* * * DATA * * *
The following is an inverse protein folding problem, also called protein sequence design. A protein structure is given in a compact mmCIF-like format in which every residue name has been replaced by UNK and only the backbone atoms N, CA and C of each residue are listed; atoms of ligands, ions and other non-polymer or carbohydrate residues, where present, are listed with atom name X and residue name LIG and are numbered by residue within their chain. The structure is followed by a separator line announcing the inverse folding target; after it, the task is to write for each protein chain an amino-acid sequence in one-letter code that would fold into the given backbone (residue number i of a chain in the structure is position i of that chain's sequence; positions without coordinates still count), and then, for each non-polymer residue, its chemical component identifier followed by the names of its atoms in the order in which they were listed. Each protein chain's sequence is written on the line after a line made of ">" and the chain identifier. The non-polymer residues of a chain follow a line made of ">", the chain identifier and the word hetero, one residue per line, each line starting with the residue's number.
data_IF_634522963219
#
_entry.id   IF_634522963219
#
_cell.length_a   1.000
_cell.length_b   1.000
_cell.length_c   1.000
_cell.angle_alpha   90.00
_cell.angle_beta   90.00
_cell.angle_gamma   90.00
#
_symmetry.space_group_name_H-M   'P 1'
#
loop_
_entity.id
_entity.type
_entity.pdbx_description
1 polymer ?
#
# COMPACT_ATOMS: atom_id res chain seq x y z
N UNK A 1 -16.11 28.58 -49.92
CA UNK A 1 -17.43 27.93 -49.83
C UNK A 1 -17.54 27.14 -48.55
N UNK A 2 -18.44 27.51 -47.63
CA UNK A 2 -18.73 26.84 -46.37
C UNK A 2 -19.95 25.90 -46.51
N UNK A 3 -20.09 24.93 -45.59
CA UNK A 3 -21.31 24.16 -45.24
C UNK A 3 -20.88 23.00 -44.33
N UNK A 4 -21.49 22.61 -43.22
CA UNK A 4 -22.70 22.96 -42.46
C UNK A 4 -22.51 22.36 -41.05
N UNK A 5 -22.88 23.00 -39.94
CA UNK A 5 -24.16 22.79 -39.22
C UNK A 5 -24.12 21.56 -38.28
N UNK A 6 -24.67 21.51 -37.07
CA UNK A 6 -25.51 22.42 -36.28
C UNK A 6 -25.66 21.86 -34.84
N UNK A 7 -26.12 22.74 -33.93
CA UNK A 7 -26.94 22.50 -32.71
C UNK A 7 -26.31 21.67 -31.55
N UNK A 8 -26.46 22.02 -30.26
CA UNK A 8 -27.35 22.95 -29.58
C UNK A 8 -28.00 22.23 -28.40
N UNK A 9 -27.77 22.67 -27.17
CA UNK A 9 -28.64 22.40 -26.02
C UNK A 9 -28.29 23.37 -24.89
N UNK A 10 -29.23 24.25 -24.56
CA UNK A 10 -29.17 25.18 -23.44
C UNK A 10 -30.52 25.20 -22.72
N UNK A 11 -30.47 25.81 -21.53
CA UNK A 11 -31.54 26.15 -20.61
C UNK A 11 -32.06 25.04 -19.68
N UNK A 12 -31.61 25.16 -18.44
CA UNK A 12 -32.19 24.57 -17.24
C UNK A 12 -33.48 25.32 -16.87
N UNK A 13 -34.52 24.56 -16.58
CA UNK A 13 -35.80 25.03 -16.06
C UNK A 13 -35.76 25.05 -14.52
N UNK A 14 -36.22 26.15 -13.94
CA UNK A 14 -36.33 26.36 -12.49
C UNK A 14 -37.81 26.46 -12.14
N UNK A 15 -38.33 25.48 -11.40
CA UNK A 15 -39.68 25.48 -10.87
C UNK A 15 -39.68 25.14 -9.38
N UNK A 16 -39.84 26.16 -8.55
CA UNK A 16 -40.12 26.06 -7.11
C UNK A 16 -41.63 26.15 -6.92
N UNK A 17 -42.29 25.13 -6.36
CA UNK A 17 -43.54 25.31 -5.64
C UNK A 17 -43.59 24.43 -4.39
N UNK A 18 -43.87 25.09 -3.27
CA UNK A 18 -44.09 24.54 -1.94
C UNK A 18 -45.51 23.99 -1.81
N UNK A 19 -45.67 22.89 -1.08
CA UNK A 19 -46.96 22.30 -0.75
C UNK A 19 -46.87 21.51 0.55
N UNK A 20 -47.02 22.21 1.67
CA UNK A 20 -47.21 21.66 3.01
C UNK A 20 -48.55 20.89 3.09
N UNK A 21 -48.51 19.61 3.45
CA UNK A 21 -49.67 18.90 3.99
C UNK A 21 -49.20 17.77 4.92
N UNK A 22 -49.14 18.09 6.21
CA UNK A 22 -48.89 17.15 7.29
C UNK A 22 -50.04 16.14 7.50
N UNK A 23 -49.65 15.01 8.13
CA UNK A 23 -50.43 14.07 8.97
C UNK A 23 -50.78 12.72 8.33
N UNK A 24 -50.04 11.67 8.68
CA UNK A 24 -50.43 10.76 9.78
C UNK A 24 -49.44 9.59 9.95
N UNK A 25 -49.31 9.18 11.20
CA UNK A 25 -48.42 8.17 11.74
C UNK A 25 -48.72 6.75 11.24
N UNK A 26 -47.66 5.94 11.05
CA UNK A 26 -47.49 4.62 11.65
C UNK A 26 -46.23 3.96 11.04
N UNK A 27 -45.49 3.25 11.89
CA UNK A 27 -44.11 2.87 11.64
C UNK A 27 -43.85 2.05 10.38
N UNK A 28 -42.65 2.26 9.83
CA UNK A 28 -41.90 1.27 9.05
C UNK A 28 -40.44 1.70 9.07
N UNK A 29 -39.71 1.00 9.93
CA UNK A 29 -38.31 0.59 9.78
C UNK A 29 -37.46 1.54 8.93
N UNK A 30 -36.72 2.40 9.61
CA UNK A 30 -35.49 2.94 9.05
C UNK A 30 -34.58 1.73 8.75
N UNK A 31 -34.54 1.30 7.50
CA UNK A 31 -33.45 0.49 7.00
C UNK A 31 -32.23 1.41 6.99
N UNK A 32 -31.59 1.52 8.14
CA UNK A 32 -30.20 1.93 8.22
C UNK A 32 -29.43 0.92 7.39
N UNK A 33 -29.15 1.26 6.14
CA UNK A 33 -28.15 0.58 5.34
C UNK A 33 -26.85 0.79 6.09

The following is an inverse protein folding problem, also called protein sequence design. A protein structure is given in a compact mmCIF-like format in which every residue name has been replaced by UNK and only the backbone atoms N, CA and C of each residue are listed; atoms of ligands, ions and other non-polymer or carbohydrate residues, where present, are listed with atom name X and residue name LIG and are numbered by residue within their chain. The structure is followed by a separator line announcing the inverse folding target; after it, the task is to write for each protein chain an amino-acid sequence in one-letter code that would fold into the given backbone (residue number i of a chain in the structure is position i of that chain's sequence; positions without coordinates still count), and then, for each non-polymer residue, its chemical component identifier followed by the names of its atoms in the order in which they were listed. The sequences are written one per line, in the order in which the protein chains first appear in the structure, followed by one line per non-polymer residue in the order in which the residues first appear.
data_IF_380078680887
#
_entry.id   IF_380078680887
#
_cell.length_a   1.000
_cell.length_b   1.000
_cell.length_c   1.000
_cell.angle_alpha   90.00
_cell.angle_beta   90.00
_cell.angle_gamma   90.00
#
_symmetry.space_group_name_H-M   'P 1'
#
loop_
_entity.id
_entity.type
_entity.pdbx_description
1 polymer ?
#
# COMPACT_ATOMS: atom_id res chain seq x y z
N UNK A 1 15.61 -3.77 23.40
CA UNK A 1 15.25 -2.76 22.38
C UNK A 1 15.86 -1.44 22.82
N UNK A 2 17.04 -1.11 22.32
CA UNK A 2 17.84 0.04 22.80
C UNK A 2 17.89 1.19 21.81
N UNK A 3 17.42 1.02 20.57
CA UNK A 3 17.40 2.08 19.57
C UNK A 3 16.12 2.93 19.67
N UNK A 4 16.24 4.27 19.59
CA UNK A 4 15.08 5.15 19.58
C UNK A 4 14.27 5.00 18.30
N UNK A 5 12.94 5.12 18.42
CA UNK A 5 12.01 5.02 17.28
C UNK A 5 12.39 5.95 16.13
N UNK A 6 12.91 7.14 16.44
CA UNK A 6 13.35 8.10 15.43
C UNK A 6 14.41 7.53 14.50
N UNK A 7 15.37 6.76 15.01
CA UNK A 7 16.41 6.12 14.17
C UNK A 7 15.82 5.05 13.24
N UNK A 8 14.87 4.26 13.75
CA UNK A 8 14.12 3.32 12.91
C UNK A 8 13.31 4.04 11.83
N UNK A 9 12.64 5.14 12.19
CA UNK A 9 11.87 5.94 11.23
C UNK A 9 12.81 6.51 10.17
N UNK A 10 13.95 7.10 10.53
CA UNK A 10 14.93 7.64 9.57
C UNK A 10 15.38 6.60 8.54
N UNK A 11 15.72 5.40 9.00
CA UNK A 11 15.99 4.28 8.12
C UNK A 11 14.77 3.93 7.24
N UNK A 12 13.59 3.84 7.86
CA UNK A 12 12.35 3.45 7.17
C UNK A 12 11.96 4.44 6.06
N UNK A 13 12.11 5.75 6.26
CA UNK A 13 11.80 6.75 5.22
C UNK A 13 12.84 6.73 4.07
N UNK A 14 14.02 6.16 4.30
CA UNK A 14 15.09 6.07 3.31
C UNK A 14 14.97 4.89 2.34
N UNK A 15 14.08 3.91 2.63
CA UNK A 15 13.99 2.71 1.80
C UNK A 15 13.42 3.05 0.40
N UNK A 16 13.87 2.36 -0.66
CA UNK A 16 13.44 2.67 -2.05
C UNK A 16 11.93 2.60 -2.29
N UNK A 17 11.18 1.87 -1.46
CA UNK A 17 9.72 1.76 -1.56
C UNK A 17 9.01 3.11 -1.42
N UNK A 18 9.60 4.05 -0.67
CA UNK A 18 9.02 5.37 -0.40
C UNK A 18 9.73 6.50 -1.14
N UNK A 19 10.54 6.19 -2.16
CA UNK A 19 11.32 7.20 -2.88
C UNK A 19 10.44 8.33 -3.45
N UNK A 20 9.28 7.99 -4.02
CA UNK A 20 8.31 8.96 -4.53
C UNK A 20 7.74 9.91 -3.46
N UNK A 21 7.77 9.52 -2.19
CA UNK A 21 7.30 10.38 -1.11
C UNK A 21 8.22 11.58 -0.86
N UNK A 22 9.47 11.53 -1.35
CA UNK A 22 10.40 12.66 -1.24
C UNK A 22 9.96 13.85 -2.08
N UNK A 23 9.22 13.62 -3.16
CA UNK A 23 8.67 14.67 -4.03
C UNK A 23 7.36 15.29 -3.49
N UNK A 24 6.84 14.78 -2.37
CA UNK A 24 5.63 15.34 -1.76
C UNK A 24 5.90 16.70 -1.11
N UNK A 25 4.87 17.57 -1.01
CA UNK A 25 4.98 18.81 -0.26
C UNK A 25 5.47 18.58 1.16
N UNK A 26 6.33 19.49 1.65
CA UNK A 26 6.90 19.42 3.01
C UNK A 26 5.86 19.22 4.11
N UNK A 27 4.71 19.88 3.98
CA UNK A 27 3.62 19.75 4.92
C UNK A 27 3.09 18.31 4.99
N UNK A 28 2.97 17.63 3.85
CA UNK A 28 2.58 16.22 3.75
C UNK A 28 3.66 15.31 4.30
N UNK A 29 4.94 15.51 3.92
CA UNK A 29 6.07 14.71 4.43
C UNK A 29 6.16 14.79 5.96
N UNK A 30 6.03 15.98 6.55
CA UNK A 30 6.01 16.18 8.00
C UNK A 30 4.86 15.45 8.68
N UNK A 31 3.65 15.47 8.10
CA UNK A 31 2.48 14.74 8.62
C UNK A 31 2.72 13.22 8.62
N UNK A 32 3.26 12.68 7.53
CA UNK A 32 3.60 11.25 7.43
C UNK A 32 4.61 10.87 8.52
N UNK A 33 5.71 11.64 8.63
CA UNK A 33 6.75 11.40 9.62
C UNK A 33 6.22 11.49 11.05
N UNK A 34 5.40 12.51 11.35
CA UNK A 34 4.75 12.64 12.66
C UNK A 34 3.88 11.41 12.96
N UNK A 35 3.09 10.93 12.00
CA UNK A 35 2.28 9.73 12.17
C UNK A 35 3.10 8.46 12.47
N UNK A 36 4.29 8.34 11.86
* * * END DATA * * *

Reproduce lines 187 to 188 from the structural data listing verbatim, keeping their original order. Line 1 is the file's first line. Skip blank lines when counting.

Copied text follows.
N UNK A 16 13.87 2.36 -0.66
CA UNK A 16 13.44 2.67 -2.05